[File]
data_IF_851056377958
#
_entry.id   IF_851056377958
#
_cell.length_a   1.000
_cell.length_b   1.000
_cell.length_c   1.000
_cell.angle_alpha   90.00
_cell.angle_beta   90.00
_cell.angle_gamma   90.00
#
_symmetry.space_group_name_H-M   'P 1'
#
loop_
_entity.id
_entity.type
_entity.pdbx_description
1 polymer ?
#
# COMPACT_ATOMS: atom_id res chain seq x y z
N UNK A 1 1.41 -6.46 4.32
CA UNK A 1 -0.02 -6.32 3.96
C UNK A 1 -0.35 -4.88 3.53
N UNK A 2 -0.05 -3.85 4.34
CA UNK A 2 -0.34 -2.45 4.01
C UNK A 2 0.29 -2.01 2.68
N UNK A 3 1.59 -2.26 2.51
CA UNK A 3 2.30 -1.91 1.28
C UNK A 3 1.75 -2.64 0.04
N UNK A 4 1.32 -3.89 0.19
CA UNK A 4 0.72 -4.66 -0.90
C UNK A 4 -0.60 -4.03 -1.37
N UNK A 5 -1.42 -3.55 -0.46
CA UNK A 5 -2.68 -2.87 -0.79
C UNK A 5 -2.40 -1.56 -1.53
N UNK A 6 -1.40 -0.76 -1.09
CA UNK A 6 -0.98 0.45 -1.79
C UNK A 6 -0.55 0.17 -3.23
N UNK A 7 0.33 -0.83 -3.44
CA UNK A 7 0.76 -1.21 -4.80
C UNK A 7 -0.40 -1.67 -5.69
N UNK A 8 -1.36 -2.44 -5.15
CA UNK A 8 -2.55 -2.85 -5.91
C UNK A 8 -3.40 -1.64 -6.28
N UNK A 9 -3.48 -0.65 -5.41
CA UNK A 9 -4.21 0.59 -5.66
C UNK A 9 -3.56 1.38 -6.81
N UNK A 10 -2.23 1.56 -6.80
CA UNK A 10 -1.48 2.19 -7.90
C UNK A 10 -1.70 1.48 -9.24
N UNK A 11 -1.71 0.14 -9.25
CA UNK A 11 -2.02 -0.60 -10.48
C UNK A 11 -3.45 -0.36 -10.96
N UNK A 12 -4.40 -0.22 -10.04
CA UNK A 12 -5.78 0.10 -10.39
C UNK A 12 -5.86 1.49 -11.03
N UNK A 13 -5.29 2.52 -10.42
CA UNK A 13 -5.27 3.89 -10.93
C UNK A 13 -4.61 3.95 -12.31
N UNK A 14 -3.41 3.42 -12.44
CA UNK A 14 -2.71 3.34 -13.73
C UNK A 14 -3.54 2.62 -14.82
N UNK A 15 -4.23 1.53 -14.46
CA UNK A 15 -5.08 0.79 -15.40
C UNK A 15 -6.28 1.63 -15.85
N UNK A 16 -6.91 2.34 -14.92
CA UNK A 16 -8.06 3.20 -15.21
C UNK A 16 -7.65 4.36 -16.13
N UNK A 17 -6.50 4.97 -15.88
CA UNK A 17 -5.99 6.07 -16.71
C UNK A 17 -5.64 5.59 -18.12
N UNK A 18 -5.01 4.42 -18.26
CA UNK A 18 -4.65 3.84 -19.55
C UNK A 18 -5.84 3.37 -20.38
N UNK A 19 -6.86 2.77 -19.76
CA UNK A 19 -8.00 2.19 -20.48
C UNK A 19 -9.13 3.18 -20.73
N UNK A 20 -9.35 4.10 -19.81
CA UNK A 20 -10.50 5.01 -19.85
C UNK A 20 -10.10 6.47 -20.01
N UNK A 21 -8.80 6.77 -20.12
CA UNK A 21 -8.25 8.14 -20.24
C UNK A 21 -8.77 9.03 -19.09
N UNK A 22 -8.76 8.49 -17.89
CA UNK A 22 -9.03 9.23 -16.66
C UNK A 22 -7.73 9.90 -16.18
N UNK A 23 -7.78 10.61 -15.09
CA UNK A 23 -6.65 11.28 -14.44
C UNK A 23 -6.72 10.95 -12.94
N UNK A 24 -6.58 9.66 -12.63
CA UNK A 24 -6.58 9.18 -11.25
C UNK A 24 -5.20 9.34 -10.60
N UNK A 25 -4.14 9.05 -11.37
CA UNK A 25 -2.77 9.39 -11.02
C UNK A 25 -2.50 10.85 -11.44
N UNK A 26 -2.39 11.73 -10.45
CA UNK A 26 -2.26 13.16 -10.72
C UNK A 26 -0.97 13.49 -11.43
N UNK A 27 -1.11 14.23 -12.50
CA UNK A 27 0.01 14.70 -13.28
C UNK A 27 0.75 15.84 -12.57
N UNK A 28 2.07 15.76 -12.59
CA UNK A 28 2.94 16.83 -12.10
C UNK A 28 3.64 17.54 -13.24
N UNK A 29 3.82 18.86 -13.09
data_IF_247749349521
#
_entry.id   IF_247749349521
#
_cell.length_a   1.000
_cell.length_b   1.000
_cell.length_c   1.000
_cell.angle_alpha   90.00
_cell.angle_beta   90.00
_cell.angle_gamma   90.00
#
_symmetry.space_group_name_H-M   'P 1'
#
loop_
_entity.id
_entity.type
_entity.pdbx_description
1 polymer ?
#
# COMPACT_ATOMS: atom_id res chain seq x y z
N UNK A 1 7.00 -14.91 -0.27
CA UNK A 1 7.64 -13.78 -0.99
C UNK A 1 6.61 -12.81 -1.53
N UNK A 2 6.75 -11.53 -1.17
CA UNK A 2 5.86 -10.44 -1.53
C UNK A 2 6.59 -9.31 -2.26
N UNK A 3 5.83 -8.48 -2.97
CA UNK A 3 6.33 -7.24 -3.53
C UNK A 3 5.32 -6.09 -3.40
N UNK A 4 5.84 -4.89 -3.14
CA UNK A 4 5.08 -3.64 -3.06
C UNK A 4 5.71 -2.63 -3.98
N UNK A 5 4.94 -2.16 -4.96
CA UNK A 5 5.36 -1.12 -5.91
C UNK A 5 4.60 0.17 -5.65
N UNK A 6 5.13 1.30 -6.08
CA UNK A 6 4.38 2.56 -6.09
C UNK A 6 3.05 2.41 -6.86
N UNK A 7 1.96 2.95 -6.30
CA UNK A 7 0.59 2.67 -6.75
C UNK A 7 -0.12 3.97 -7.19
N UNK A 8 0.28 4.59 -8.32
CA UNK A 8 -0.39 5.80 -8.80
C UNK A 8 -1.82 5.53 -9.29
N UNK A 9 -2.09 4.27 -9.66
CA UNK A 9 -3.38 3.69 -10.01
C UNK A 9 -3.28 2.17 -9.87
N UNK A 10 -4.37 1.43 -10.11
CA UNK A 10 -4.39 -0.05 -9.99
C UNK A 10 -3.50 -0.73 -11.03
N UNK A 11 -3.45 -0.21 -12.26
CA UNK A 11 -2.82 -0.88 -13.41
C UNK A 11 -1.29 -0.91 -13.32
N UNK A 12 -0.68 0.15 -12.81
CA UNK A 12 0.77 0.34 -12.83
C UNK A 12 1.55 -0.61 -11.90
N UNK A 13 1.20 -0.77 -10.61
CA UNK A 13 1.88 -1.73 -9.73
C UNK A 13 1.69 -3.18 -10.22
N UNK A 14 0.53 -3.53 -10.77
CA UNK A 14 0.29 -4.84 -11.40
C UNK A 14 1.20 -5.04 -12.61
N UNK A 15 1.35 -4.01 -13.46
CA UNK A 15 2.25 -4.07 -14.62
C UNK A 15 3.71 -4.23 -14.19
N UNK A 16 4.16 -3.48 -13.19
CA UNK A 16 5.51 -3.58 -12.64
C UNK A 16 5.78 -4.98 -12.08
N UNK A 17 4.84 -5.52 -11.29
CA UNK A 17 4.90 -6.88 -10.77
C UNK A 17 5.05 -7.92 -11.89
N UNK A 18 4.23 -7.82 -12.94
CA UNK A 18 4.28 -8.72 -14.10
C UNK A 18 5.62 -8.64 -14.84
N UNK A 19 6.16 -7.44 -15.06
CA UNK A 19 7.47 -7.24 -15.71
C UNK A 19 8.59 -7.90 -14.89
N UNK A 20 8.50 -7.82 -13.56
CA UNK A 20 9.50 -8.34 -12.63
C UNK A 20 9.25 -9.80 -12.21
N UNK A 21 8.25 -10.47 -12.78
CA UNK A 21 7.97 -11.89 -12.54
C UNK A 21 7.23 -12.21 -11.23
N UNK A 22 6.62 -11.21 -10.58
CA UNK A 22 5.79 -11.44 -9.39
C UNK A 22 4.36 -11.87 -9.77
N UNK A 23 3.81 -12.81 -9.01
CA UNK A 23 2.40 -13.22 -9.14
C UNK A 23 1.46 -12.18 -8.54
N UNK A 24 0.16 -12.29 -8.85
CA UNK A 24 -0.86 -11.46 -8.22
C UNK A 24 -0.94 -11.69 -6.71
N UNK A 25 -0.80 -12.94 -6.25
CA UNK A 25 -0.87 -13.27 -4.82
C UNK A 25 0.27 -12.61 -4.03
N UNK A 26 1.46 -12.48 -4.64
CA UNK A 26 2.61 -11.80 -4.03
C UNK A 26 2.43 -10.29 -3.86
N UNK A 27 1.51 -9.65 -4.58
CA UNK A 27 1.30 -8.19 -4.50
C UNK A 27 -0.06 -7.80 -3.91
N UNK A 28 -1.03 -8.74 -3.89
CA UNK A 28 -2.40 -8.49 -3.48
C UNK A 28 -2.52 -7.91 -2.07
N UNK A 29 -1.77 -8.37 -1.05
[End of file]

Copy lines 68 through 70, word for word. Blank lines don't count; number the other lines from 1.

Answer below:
C UNK A 16 -7.65 4.36 -16.13
N UNK A 17 -6.50 4.97 -15.88
CA UNK A 17 -5.99 6.07 -16.71